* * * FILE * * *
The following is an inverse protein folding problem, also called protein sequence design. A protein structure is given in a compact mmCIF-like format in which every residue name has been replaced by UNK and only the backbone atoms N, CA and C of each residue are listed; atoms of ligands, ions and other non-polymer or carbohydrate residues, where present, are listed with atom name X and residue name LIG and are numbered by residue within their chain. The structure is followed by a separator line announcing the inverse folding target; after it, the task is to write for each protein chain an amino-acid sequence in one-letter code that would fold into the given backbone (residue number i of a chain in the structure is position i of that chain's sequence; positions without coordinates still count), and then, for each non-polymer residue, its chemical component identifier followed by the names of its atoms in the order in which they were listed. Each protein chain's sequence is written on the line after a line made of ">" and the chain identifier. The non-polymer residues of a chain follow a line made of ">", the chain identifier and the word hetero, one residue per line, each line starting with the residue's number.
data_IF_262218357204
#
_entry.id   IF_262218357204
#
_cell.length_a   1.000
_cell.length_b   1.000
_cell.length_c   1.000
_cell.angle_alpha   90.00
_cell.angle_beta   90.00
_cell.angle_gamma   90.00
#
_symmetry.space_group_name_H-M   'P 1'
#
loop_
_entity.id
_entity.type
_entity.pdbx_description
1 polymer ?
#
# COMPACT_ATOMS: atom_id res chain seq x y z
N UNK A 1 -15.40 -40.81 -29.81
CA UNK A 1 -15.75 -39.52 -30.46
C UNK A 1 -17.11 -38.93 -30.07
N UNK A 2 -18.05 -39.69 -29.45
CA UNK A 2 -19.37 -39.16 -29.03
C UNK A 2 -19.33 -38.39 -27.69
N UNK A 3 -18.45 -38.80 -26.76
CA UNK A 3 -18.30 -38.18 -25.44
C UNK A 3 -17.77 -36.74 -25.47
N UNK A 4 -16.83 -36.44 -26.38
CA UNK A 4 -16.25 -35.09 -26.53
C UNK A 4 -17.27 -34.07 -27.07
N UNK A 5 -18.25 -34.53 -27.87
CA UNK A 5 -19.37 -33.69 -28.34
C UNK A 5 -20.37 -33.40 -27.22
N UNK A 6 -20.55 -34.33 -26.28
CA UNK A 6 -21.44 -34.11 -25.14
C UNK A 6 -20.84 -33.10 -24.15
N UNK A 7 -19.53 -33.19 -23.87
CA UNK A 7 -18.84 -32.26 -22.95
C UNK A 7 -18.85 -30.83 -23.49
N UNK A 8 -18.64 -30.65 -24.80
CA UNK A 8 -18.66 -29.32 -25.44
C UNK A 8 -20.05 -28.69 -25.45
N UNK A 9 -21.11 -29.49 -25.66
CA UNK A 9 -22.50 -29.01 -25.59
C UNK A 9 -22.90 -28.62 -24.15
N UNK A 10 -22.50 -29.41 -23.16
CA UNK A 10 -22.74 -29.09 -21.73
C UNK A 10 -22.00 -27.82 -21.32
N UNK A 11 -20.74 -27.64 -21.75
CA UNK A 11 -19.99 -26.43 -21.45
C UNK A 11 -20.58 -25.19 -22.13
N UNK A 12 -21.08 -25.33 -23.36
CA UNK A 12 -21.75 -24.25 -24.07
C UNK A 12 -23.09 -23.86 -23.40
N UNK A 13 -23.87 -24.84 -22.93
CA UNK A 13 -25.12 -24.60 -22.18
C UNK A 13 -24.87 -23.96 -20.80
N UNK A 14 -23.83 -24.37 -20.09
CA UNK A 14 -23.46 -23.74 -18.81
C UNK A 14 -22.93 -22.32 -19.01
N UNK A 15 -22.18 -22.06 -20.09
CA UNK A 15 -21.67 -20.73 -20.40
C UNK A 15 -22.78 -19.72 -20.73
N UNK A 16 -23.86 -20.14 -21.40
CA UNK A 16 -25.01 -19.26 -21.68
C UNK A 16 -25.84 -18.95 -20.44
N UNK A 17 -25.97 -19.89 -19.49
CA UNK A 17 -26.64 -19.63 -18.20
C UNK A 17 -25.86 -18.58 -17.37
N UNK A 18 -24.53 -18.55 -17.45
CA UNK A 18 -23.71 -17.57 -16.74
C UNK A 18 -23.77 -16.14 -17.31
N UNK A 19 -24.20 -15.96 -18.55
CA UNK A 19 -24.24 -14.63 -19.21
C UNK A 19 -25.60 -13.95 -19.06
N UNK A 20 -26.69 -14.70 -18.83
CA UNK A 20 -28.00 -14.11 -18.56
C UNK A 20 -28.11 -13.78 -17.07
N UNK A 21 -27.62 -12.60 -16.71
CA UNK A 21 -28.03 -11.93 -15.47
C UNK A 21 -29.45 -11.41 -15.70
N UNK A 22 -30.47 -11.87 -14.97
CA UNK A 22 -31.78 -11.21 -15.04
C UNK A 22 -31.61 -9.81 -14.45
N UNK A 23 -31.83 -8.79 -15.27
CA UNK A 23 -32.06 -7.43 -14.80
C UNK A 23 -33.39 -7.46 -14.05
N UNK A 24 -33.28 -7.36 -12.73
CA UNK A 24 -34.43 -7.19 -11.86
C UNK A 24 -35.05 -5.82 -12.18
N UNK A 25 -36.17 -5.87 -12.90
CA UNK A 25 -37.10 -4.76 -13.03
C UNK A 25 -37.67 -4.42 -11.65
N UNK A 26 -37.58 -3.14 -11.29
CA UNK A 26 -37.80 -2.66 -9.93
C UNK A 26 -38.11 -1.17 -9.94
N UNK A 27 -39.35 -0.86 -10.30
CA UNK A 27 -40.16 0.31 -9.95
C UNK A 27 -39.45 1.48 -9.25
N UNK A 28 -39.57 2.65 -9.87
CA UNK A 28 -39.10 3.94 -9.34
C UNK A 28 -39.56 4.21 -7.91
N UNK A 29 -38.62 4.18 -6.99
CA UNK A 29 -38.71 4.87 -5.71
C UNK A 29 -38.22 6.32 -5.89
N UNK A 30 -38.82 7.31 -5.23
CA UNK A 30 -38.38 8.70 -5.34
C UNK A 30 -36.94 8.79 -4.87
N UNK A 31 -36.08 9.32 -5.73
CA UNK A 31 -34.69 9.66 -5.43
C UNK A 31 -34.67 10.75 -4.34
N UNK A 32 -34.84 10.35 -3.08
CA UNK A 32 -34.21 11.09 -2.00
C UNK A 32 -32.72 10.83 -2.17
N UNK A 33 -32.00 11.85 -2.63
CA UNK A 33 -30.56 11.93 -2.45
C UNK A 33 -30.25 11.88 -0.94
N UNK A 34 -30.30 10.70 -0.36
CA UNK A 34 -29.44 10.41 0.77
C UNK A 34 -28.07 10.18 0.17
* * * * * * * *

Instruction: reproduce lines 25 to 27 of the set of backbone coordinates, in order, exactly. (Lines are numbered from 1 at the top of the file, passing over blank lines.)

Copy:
N UNK A 2 -18.05 -39.69 -29.45
CA UNK A 2 -19.37 -39.16 -29.03
C UNK A 2 -19.33 -38.39 -27.69